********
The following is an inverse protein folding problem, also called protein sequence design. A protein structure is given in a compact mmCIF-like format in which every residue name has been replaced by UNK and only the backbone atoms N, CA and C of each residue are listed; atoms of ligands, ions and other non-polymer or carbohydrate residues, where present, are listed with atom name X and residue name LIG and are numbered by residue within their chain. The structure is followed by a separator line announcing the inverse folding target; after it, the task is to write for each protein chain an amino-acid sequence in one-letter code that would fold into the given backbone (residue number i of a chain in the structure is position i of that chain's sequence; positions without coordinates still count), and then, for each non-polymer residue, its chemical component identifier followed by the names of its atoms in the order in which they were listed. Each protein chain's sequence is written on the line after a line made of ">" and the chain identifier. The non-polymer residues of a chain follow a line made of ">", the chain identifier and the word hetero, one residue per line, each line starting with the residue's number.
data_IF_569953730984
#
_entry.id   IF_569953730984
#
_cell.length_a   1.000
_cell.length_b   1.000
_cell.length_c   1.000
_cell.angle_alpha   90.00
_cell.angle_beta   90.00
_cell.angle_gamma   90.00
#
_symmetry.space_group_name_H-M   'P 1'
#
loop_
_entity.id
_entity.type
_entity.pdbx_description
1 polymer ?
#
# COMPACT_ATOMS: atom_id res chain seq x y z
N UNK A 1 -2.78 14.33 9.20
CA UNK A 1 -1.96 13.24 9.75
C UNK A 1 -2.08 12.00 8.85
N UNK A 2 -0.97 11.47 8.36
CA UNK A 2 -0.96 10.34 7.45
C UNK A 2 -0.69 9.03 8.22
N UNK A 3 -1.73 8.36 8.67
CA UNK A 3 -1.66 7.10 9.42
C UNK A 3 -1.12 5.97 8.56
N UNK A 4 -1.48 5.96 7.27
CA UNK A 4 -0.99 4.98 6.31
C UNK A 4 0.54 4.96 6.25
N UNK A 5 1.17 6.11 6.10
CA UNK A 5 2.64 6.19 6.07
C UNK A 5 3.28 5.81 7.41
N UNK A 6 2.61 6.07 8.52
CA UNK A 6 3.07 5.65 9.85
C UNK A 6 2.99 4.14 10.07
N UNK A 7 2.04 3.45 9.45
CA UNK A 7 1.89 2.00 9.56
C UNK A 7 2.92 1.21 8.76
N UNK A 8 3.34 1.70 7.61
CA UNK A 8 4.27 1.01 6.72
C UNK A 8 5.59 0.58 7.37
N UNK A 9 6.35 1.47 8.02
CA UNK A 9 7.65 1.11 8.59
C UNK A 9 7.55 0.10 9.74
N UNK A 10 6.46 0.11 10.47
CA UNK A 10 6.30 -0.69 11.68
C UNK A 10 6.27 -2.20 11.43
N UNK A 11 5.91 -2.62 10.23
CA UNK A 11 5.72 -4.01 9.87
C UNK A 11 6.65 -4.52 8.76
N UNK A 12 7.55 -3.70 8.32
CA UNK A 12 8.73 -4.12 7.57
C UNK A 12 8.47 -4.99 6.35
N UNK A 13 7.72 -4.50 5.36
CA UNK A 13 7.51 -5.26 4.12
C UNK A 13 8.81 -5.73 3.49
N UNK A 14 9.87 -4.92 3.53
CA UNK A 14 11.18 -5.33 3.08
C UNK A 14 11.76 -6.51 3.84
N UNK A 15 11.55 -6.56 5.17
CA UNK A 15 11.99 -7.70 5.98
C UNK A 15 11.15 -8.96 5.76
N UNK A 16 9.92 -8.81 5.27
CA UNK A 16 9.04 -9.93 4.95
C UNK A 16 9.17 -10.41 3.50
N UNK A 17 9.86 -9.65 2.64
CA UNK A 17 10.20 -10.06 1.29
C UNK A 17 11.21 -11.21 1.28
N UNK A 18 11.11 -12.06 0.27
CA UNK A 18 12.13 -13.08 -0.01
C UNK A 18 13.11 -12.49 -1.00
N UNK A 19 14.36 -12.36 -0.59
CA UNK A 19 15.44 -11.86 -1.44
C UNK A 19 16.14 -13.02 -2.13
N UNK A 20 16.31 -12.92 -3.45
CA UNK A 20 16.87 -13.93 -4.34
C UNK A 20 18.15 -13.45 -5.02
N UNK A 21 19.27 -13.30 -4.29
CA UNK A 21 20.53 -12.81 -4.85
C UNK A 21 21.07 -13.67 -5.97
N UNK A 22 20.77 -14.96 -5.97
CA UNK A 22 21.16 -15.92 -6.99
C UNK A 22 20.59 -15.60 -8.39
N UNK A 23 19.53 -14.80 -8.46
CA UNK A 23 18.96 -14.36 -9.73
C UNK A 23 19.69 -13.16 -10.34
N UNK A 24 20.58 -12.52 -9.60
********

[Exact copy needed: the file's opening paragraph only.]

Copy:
The following is an inverse protein folding problem, also called protein sequence design. A protein structure is given in a compact mmCIF-like format in which every residue name has been replaced by UNK and only the backbone atoms N, CA and C of each residue are listed; atoms of ligands, ions and other non-polymer or carbohydrate residues, where present, are listed with atom name X and residue name LIG and are numbered by residue within their chain. The structure is followed by a separator line announcing the inverse folding target; after it, the task is to write for each protein chain an amino-acid sequence in one-letter code that would fold into the given backbone (residue number i of a chain in the structure is position i of that chain's sequence; positions without coordinates still count), and then, for each non-polymer residue, its chemical component identifier followed by the names of its atoms in the order in which they were listed. Each protein chain's sequence is written on the line after a line made of ">" and the chain identifier. The non-polymer residues of a chain follow a line made of ">", the chain identifier and the word hetero, one residue per line, each line starting with the residue's number.